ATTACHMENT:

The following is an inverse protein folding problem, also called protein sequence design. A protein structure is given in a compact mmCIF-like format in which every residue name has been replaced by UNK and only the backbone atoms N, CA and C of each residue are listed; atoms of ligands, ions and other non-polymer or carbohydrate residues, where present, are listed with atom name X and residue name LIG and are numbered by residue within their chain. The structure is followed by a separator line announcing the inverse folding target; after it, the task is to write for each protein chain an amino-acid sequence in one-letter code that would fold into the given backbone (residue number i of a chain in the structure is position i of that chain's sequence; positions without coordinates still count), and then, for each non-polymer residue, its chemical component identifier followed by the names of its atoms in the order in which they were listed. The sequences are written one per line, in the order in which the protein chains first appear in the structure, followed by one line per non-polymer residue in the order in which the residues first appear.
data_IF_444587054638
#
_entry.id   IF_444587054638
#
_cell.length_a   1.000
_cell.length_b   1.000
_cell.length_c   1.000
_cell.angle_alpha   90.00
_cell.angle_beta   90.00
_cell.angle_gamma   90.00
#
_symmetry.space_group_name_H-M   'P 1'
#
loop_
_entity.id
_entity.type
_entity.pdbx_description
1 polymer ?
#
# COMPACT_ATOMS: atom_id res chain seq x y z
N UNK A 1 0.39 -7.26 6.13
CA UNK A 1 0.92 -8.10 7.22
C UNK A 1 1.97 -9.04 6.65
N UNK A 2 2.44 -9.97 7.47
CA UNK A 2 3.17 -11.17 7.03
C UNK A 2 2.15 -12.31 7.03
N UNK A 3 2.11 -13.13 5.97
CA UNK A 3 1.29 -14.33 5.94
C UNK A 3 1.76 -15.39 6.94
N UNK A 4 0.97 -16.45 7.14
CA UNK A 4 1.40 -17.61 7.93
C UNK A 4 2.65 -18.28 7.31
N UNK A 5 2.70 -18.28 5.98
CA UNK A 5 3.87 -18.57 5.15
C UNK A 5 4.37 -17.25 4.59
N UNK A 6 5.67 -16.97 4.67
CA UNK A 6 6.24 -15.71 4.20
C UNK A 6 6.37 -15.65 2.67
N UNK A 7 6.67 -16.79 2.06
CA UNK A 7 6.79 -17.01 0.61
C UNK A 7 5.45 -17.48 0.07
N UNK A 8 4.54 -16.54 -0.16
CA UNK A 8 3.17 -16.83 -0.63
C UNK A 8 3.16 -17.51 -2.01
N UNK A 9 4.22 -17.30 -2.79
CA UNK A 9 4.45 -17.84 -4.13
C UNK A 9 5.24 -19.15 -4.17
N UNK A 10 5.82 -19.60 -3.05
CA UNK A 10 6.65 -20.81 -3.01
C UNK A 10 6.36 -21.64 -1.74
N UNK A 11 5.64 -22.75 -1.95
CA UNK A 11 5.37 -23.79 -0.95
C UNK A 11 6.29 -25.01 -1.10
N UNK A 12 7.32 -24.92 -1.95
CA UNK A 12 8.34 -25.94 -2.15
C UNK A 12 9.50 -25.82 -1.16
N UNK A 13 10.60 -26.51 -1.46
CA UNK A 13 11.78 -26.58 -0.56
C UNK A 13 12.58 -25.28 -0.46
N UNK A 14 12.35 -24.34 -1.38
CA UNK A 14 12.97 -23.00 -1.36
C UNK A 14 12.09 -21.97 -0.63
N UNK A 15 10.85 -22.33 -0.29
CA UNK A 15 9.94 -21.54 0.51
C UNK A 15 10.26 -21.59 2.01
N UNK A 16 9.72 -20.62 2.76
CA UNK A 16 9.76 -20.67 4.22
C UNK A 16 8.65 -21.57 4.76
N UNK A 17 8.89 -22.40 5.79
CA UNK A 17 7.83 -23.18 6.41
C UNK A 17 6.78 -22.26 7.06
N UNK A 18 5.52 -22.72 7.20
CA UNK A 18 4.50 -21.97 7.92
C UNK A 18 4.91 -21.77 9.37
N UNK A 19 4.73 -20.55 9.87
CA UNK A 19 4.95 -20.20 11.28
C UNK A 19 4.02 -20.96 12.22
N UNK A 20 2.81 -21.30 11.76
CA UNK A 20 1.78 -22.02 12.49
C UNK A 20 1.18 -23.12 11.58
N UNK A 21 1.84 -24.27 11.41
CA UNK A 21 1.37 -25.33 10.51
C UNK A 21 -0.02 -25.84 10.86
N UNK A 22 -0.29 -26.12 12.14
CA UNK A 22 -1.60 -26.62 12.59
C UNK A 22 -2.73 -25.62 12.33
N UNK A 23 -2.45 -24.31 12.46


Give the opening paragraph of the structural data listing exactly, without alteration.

The following is an inverse protein folding problem, also called protein sequence design. A protein structure is given in a compact mmCIF-like format in which every residue name has been replaced by UNK and only the backbone atoms N, CA and C of each residue are listed; atoms of ligands, ions and other non-polymer or carbohydrate residues, where present, are listed with atom name X and residue name LIG and are numbered by residue within their chain. The structure is followed by a separator line announcing the inverse folding target; after it, the task is to write for each protein chain an amino-acid sequence in one-letter code that would fold into the given backbone (residue number i of a chain in the structure is position i of that chain's sequence; positions without coordinates still count), and then, for each non-polymer residue, its chemical component identifier followed by the names of its atoms in the order in which they were listed. The sequences are written one per line, in the order in which the protein chains first appear in the structure, followed by one line per non-polymer residue in the order in which the residues first appear.